I'm going to keep this introduction short and sweet because I am so excited for you all to check out this interview with Brandon Jordan Brown, a poet whose craft is outshined only by his generosity – and maybe his cute kitties. Friends, I even stole the title for this interview from a line of one of his poems because I love it too much. I had the singular honor of chatting with Brandon for a few hours about everything – growing up in the South, how animals help define a place in his poems, religion, schools of poetic thought, and some advice any writer would be wise to remember.
DID I MENTION HE HAS A KITTEN RIGHT NOW? Let's do this.
Some background: Brandon was born in Birmingham, Alabama, and raised in the South. He is a PEN Center USA Emerging Voices Fellow, winner of the 2016 Orison Anthology Poetry Prize, a scholarship recipient from The Sun, and a former PEN in the Community poetry instructor. His work has appeared or is forthcoming in Grist; Scalawag; Borderlands: Texas Poetry Review; Forklift, Ohio; Day One; Winter Tangerine Review and elsewhere. He currently lives in Los Angeles and you can follow his work here.
Note: The following interview has been edited for both length and clarity. Enjoy!
I guess this is a good time to ask about your cats. So tell me everything – how your cats came into your life, how they changed things for you – everything.
We have two cats. The older brother, his name is Wyatt. He's a tuxedo cat, and we adopted him from a shelter out here a little over a year ago when he was a few months old, and he is such a unique cat. He is a very needy cat. He is very high maintenance, but he's such a sweetheart. He wants engagement and play, but that can be tricky when you're not always able to offer it because you have to go to dinner after work or you make plans to go on a date or go hang out with friends.
And we made the decision to adopt another cat so he can have a friend. So we were at the vet getting Wyatt a checkup because of his behavioral issues and told the doctor we thought about getting another cat. And they said, “We have some kittens in the back that you should come check out.” And that's where we found Little Bear. She’s brand new to our family. We've had her for a little under a month now and she's tiny, tiny, tiny, a little tortoise-shell cat. And she's been so good for Wyatt. Wyatt has a friend, we have more love in the house. Last night, I was sitting in a chair in my living room with her asleep on my lap and him asleep on my chest. And I had achieved a rare moment of joy. Like I was I was fully in a moment.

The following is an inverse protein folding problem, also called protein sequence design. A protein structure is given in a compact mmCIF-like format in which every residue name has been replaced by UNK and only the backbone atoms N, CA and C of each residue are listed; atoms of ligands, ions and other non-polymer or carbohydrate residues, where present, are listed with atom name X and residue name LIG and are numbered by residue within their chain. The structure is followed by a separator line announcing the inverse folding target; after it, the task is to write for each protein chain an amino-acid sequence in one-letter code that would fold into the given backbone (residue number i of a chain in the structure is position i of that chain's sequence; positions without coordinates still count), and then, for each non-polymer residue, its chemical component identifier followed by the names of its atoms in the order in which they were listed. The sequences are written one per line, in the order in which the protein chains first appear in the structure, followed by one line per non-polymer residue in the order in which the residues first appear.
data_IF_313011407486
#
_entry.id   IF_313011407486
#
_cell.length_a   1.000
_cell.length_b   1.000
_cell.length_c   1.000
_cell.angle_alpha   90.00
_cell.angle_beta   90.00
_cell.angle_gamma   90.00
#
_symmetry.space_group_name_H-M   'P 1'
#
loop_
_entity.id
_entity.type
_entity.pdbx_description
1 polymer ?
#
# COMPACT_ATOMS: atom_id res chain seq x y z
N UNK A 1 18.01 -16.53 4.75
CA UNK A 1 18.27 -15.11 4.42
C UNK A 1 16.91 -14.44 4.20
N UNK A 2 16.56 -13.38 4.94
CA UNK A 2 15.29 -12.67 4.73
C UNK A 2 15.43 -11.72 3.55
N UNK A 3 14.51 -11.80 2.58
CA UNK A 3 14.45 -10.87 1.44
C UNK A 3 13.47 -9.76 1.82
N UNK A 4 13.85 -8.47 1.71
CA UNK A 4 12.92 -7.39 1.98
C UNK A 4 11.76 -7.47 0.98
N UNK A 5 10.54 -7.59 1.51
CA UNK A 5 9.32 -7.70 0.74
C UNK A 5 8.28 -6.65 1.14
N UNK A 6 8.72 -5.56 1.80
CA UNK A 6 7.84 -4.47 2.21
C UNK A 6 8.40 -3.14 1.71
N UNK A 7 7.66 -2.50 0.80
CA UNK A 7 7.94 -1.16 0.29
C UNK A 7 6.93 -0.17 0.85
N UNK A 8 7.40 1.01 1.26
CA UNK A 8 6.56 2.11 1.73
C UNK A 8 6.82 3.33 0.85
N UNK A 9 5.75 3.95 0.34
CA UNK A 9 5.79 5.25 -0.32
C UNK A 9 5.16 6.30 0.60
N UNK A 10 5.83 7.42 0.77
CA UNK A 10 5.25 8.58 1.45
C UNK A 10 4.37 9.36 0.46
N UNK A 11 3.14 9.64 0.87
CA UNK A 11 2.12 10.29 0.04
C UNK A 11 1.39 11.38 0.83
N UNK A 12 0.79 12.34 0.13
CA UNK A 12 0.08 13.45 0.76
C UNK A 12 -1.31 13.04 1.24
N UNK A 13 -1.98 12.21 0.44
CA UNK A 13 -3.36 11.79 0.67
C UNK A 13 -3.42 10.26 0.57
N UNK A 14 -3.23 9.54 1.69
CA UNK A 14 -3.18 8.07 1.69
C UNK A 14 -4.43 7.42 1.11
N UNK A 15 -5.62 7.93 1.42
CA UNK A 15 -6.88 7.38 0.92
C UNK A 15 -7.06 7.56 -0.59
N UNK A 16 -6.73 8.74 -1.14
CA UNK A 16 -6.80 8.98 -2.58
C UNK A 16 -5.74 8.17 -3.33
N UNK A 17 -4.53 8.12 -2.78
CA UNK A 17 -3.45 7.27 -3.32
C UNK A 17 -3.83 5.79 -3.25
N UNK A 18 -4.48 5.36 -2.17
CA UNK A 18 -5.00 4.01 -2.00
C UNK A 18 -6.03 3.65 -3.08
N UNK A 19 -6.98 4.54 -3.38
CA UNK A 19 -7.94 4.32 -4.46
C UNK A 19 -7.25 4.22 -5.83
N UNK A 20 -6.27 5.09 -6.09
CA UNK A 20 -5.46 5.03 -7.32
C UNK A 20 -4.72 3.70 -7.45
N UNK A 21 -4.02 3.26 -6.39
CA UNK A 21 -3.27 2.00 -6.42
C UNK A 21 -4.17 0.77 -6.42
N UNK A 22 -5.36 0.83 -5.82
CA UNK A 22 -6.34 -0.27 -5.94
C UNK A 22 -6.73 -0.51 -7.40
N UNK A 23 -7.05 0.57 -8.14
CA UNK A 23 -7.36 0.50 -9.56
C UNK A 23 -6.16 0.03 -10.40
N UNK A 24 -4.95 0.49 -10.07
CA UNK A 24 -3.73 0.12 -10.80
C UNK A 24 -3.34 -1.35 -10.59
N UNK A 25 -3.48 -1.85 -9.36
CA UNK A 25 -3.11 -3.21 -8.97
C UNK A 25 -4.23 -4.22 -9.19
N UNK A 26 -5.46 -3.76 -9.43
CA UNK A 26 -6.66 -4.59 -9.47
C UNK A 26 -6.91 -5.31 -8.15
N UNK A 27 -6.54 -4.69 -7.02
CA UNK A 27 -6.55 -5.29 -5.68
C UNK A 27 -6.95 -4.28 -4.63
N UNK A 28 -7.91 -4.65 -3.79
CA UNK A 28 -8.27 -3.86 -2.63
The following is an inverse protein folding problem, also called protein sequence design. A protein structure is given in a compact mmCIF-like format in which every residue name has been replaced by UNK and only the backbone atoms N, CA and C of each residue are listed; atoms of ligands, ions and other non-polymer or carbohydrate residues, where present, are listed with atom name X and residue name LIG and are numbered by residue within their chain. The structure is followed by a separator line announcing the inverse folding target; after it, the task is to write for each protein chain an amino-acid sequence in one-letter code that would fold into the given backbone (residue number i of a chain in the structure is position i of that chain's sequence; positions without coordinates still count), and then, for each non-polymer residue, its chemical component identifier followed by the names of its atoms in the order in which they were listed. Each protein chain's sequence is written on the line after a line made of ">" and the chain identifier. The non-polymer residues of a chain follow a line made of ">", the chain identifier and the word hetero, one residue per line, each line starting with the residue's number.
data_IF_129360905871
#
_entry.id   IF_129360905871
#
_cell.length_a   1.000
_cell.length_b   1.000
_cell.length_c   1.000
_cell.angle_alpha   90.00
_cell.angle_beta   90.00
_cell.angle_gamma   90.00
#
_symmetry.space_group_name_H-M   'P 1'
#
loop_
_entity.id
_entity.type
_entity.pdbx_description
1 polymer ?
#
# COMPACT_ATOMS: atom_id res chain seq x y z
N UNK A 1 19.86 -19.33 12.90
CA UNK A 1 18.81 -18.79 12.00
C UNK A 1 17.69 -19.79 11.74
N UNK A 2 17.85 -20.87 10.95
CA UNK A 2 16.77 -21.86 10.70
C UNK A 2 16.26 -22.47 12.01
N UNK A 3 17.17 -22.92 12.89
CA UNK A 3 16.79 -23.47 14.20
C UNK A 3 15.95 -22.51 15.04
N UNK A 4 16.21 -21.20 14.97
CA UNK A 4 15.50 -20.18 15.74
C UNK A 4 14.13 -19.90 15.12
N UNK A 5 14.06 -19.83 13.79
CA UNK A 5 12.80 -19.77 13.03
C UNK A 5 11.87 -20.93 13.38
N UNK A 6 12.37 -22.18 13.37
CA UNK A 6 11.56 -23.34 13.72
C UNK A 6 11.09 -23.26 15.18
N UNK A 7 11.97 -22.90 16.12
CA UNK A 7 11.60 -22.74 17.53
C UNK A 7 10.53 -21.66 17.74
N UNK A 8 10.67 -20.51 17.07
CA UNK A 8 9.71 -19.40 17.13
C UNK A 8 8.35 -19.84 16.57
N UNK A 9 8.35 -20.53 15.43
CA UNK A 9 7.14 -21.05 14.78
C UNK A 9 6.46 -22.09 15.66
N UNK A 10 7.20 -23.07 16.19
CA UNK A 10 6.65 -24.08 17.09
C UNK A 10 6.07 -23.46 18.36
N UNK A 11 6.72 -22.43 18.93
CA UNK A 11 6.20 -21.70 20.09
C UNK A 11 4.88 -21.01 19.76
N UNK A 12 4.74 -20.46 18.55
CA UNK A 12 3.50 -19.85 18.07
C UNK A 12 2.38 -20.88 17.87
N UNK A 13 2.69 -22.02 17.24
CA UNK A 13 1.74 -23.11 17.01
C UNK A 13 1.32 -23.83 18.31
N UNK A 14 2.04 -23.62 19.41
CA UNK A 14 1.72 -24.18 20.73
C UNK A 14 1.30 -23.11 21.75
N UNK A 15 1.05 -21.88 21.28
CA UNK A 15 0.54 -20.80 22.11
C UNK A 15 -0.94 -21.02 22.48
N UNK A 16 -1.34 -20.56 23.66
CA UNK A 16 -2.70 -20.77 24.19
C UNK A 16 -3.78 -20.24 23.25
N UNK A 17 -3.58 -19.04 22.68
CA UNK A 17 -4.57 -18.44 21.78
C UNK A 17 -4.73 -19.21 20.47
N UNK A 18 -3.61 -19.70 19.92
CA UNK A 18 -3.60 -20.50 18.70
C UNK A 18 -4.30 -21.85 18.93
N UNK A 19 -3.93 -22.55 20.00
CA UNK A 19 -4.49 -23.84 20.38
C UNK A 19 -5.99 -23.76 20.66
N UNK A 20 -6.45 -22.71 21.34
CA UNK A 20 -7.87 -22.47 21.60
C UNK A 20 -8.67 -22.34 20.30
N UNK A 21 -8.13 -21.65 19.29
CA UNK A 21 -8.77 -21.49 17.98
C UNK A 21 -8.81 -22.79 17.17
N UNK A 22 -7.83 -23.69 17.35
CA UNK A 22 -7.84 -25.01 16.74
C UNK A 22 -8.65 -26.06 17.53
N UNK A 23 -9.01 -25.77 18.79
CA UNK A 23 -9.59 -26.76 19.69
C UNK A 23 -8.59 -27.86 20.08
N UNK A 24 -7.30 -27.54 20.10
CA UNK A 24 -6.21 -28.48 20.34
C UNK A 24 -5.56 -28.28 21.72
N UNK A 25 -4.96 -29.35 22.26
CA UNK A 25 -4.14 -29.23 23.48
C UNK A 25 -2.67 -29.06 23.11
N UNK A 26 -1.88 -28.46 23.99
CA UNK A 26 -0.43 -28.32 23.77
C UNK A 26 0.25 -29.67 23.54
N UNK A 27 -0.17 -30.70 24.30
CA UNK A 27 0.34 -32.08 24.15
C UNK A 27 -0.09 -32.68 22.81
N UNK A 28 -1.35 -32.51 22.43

And we only have plans to get more animals. We would really love at least one dog. Having a goat would be rad. I have big dreams. Give me a cow. Give me everything. I want it all.
My favorite piece of cow trivia is they have best friends.
That's amazing. And I think, too, the idea of having animals is almost synonymous with a certain pace of life. Like having pets and being able to tend to your pets is a sign that you have enough space in your life to care for something and to develop a relationship with something. I think that is one of the most powerful things about what it means to have animals – this ability to take time to be slow. Especially living in the city, that can be very hard. And coming from where I grew up [in Alabama and Tennessee], it's almost like it has a heavy symbolic weight, that idea.
"I think that is one of the most powerful things about what it means to have animals – this ability to take time to be slow."
That falls in line with something that I always tell people about what changed in me when I got animals, and it's that caring for animals takes you out of yourself, you know? It gets you off your bullshit.
There's something unique about that: pulling you out of yourself to care for something. I mean I even see it in [my] relationship [with my wife]. It's like only one of us bottoms out at a time because as soon as one of us does, the other person snaps to attention to care for that person. I think we do the same thing with pets, too.
Pets are magic. So let me ask you: have your pets ever influenced or inspired your poetry? Specifically, I want to ask you about your cats inspiring some of the lines in your poem "Satan," which is amazing:
The sun has a particular way of cutting
through the blinds and lighting up
the cat’s spine. That sunlight is all Satan.
And so I must make peace with two hells cooking me